Sensors 2020, 20(21), 6188; https://doi.org/10.3390/s20216188 - 30 Oct 2020
Cited by 2 | Viewed by 770
Abstract
The paper presents a novel depth-estimation method for light-field (LF) images based on innovative multi-stereo matching and machine-learning techniques. In the first stage, a novel block-based stereo matching algorithm is employed to compute the initial estimation. The proposed algorithm is specifically designed to [...] Read more.
The paper presents a novel depth-estimation method for light-field (LF) images based on innovative multi-stereo matching and machine-learning techniques. In the first stage, a novel block-based stereo matching algorithm is employed to compute the initial estimation. The proposed algorithm is specifically designed to operate on any pair of sub-aperture images (SAIs) in the LF image and to compute the pair’s corresponding disparity map. For the central SAI, a disparity fusion technique is proposed to compute the initial disparity map based on all available pairwise disparities. In the second stage, a novel pixel-wise deep-learning (DL)-based method for residual error prediction is employed to further refine the disparity estimation. A novel neural network architecture is proposed based on a new structure of layers. The proposed DL-based method is employed to predict the residual error of the initial estimation and to refine the final disparity map. The experimental results demonstrate the superiority of the proposed framework and reveal that the proposed method achieves an average improvement of 15.65% in root mean squared error (RMSE), 43.62% in mean absolute error (MAE), and 5.03% in structural similarity index (SSIM) over machine-learning-based state-of-the-art methods. Full article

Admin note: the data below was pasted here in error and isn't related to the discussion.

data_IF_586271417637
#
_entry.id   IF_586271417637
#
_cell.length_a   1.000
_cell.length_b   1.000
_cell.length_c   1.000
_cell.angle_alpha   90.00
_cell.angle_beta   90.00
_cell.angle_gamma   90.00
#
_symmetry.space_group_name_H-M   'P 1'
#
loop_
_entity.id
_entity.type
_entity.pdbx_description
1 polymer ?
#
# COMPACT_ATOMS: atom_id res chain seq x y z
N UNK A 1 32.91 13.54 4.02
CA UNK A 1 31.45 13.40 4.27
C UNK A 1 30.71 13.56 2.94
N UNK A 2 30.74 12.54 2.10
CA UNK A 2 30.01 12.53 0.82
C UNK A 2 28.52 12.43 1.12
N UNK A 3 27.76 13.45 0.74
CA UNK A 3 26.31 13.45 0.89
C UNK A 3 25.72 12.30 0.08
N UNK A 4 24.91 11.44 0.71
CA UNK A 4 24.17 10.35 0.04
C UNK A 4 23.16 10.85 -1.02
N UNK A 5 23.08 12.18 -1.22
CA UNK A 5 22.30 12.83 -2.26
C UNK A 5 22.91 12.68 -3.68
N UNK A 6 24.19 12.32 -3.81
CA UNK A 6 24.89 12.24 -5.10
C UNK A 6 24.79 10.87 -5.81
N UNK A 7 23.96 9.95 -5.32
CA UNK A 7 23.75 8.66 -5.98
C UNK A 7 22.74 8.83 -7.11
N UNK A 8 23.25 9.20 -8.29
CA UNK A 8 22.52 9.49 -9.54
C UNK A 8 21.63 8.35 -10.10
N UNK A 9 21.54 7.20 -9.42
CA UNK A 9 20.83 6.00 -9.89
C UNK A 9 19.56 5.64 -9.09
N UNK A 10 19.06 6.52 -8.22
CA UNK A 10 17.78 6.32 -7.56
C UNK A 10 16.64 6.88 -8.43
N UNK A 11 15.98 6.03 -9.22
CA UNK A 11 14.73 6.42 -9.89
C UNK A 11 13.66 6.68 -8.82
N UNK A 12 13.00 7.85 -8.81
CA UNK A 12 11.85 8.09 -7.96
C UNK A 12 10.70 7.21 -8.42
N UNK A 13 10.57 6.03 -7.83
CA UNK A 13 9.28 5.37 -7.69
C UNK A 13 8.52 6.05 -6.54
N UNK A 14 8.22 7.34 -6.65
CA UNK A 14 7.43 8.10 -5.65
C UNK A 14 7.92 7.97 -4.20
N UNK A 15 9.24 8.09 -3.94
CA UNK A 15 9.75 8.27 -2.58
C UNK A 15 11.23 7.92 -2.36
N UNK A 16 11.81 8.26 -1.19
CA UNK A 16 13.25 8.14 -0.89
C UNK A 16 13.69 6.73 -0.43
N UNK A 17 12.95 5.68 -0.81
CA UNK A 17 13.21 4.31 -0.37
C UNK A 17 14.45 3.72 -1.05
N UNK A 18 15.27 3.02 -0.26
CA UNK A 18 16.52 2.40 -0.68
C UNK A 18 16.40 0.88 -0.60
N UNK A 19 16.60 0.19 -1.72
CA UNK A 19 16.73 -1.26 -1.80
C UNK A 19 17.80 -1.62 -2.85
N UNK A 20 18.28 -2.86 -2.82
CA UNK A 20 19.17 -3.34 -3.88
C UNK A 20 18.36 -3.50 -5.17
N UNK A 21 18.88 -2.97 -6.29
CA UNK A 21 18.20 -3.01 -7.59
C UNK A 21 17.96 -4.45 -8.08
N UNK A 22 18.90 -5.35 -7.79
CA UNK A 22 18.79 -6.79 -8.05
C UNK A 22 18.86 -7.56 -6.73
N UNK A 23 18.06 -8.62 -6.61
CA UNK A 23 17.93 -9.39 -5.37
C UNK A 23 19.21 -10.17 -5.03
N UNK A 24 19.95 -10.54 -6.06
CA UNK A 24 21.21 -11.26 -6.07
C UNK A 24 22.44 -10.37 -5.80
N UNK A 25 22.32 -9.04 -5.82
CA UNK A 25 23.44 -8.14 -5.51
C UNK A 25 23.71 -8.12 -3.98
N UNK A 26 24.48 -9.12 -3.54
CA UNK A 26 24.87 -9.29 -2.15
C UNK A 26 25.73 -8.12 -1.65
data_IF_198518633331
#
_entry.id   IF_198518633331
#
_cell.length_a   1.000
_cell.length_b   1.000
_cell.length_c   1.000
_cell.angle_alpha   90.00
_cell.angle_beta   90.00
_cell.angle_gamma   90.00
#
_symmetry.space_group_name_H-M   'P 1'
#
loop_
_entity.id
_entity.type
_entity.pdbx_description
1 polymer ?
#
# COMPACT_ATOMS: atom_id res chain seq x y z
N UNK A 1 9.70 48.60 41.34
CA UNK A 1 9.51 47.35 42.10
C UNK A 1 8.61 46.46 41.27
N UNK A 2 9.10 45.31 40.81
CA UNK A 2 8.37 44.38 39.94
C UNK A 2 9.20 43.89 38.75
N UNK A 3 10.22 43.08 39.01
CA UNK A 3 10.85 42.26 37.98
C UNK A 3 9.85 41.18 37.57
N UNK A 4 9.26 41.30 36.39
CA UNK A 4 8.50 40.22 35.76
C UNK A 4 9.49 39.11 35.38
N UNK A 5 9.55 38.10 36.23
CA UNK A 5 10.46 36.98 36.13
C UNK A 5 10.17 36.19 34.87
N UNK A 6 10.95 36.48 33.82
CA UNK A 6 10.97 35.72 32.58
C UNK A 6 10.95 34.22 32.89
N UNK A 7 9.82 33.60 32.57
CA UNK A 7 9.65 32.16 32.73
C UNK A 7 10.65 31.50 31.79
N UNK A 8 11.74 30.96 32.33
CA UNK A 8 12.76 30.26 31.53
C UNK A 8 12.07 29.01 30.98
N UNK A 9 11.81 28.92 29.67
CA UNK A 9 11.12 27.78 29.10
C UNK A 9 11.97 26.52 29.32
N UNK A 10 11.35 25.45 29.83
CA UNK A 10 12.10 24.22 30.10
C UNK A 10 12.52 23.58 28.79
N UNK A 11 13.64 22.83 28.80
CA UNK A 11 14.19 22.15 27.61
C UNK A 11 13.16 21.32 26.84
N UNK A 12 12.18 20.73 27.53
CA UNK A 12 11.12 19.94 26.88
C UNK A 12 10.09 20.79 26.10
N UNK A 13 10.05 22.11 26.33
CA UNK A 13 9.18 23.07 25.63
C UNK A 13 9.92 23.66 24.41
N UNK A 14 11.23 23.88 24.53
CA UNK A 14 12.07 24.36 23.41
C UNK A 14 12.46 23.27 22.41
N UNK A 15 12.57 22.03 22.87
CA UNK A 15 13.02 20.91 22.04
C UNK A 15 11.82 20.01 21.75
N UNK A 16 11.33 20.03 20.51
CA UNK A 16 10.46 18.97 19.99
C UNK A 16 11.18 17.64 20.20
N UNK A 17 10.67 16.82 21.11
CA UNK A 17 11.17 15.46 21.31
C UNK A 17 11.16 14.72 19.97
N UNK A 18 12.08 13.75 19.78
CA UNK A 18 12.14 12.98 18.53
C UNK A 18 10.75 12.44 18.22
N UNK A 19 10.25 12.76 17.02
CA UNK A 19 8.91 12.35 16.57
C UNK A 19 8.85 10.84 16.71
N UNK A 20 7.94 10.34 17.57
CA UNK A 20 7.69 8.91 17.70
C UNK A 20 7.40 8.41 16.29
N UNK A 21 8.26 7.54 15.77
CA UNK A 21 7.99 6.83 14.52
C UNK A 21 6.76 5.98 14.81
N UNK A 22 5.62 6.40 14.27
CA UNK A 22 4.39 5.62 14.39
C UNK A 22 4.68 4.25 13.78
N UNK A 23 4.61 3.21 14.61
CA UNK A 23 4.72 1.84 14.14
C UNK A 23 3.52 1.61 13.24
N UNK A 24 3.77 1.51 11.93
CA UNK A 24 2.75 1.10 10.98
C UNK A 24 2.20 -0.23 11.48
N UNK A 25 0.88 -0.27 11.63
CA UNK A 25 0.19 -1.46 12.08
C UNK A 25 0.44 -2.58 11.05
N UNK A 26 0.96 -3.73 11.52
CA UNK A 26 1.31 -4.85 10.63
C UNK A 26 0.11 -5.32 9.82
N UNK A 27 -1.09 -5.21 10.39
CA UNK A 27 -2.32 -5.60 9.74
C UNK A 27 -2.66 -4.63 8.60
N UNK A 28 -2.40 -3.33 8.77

(This article belongs to the Special Issue Sensors and Computer Vision Techniques for 3D Object Modeling)
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Article
Accurate and Efficient Intracranial Hemorrhage Detection and Subtype Classification in 3D CT Scans with Convolutional and Long Short-Term Memory Neural Networks